Articles Posted in U.S. Court of Appeals for the Fourth Circuit

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This case involved the differences between how ad valorem taxes are determined in South Carolina for railroad property and how they are determined for most other commercial and industrial property. CSXT filed suit against the State, alleging that the property taxes imposed for the 2014 tax year will discriminate against CSXT. CSXT sought a judgment declaring that excluding CSXT from the benefit of the caps of the South Carolina Real Property Valuation Reform Act (SCVA), S.C. Code 12-37-3140(B), violates the Railroad Revitalization and Regulatory Reform Act of 1976, 49 U.S.C. 11501(b)(4), which prohibits the imposition of "another tax that discriminates against a rail carrier." CSXT also sought preliminary and permanent injunctions. The district court ultimately rejected CSXT's section 11501(b)(4) challenge. The court explained that Congress designed section 11501(b)(4) to prohibit taxes that discriminate against railroads. In this case, CSXT alleged that if it is not allowed to benefit from the SCVA cap, its 2014 property tax will be just such a tax. The court concluded that there was no basis for precluding CSXT from proving the claim it alleged – discrimination – and requiring CSXT instead to fit its challenge into a provision that does not even address discrimination and that required proof of facts CSXT has not even alleged. Therefore, the court vacated and remanded for further proceedings because the district court granted judgment against CSXT without ever reaching the question of whether the challenged tax was discriminatory. View "CSX Transportation, Inc. v. South Carolina Department of Revenue" on Justia Law

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After petitioner unsuccessfully challenged his liability in a preassessment hearing before the Office of Appeals of the IRS, he sought to raise the same issue before the same administrative unit in his collection due process (CDP) hearing. The Office of Appeals concluded that Section 6330 of the Internal Revenue Code, I.R.C. 6330, prohibited him from disputing his liability a second time, and the Tax Court agreed. The court explained that petitioner was afforded a meaningful opportunity to challenge the imposition and amount of the reporting penalty: he had the ability to request a preassessment hearing before the Office of Appeals. The court determined that this was sufficient under Section 6330(c)(2)(B). The court also held that Section 6330(c)(4) barred petitioner from challenging his liability in the CDP context. Therefore, the court concluded that the Commissioner was entitled to judgment as a matter of law, and the court affirmed the Tax Court's judgment. View "Iames v. Commissioner of IRS" on Justia Law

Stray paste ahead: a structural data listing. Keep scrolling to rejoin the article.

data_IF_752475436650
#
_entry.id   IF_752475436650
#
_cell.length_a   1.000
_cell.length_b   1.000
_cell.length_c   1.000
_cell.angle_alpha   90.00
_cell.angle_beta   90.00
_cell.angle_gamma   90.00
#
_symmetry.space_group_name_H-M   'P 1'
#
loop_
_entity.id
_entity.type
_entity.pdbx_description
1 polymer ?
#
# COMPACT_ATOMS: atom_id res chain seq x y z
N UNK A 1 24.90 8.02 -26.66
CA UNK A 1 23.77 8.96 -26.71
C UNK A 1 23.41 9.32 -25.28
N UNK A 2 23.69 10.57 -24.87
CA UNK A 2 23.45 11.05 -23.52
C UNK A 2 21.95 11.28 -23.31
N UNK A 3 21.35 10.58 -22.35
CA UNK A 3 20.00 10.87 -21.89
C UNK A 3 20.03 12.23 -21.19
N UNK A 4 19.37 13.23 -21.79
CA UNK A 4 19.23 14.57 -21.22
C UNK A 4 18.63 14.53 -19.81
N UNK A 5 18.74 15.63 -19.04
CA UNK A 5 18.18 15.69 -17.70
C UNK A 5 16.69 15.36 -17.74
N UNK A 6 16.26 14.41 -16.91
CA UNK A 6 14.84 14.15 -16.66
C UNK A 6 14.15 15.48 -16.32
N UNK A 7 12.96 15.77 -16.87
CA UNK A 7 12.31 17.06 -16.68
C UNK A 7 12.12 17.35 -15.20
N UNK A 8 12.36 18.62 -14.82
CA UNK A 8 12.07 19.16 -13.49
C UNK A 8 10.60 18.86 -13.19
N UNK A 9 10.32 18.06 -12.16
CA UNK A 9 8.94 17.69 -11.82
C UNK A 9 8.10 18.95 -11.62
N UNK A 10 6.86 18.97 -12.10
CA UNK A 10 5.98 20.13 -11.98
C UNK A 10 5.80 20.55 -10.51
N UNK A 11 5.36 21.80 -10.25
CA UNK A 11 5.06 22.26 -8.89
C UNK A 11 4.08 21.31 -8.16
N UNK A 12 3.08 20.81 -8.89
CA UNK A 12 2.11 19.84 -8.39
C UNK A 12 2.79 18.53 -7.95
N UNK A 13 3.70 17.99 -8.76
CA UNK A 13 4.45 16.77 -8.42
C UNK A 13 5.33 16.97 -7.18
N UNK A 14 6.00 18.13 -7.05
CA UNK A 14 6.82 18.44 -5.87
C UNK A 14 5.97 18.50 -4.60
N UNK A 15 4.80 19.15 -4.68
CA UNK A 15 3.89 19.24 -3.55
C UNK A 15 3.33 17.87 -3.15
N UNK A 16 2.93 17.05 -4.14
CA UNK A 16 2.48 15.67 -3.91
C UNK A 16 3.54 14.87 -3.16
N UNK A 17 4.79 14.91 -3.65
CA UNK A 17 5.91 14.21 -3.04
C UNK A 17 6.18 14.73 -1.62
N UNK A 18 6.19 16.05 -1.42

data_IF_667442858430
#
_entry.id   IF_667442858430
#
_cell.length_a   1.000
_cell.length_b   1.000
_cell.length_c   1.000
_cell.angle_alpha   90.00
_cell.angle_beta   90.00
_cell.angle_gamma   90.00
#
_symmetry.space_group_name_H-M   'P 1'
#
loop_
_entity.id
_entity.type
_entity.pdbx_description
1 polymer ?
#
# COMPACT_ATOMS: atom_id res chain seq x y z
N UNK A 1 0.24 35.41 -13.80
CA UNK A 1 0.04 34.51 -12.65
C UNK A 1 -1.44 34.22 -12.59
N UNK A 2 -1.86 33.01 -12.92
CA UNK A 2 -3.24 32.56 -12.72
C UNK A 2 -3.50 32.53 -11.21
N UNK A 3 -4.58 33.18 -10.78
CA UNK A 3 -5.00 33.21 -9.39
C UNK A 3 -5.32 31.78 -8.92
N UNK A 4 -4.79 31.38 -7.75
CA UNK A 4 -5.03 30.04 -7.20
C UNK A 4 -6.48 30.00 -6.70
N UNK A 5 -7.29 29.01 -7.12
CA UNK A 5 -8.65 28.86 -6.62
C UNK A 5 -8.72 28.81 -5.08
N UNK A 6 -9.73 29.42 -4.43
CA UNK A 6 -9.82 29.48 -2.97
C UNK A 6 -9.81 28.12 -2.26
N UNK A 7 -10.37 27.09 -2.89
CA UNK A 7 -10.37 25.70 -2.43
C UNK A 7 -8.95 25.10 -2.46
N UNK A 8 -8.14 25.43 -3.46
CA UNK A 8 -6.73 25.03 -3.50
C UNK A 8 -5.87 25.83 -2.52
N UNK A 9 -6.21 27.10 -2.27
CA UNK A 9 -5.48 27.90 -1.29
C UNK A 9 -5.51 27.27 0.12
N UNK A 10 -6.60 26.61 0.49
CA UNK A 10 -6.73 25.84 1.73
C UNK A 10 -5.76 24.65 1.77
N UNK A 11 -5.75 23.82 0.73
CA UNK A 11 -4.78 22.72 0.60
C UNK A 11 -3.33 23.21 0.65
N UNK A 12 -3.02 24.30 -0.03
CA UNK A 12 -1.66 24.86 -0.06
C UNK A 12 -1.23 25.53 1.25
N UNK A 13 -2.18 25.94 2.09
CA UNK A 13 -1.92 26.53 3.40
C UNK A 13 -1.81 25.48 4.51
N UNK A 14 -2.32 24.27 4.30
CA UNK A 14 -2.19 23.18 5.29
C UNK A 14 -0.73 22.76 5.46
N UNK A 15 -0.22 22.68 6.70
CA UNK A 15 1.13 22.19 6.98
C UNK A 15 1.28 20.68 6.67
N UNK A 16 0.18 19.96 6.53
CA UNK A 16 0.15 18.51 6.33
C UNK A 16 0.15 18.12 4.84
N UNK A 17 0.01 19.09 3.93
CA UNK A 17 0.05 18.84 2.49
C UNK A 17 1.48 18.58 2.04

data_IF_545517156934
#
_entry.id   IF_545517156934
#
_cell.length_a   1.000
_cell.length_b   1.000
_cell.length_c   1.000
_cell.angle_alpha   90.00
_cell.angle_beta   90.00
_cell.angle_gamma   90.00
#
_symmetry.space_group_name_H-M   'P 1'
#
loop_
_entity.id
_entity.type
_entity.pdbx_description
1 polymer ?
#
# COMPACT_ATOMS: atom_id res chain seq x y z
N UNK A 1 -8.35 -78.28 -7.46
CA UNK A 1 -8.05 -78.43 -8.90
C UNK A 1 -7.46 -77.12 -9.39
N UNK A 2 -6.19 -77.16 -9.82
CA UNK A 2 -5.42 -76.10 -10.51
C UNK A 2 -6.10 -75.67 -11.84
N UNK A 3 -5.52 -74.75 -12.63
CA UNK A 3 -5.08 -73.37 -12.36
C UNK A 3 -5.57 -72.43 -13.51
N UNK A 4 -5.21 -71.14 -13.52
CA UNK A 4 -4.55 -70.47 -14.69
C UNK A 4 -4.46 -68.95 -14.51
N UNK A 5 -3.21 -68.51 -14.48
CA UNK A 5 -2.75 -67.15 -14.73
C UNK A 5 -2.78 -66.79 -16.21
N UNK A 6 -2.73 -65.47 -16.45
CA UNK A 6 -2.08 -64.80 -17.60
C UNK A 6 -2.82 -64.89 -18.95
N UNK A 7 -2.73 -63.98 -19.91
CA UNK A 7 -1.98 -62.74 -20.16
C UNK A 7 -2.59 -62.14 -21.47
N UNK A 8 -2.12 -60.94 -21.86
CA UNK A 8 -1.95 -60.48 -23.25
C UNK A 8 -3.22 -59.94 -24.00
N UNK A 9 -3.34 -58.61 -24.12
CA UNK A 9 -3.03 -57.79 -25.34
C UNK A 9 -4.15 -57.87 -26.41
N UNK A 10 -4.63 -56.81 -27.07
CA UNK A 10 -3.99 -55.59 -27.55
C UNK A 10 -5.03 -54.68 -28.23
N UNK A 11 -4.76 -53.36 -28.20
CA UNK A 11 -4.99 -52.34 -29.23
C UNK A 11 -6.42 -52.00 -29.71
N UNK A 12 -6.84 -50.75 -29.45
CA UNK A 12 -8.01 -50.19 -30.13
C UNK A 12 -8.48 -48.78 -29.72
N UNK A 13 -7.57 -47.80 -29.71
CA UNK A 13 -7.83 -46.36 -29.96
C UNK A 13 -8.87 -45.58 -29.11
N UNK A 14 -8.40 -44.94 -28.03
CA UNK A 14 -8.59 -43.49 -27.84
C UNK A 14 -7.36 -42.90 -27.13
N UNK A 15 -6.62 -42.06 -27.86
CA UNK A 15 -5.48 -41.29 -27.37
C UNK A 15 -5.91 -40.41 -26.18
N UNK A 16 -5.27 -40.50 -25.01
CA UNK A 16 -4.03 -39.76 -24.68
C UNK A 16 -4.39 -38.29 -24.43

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Plaintiff filed a class action against HealthPort in state court seeking damages and injunctive relief, asserting several statutory consumer protection claims and common law claims. Specifically, plaintiff challenges HealthPort’s collection of $23 in sales tax on the sale of medical records. HealthPort removed the case to federal court. The court concluded that the Tax Injunction Act, 28 U.S.C. 1341, and the related principle of federal-state comity operate to deprive the court of jurisdiction. Therefore, the court vacated the judgment of dismissal and remanded to the district court with instructions to return the action to state court. View "Gwozdz v. Healthport Technologies, LLC" on Justia Law

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QinetiQ, the successor in interest to DTRI, contends that the stock issued to an executive employee of DTRI was issued in connection with the executive’s employment and was subject to a substantial risk of forfeiture until 2008. QinetiQ argues that it is entitled to a tax deduction for the value of the stock as a trade or business expense in the tax year ending March 31, 2009. The IRS issued a Notice of Deficiency concluding that QinetiQ had not shown its entitlement to the claimed deduction. The court concluded that the IRS complied with all applicable procedural requirements in issuing the Notice of Deficiency to QinetiQ; the tax court did not err in concluding that the stock failed to qualify as a deductible expense for the tax year ending March 31, 2009, because the stock was not issued subject to a substantial risk of forfeiture; and thus the court affirmed the judgment. View "QinetiQ US Holdings, Inc. v. Commissioner of IRS" on Justia Law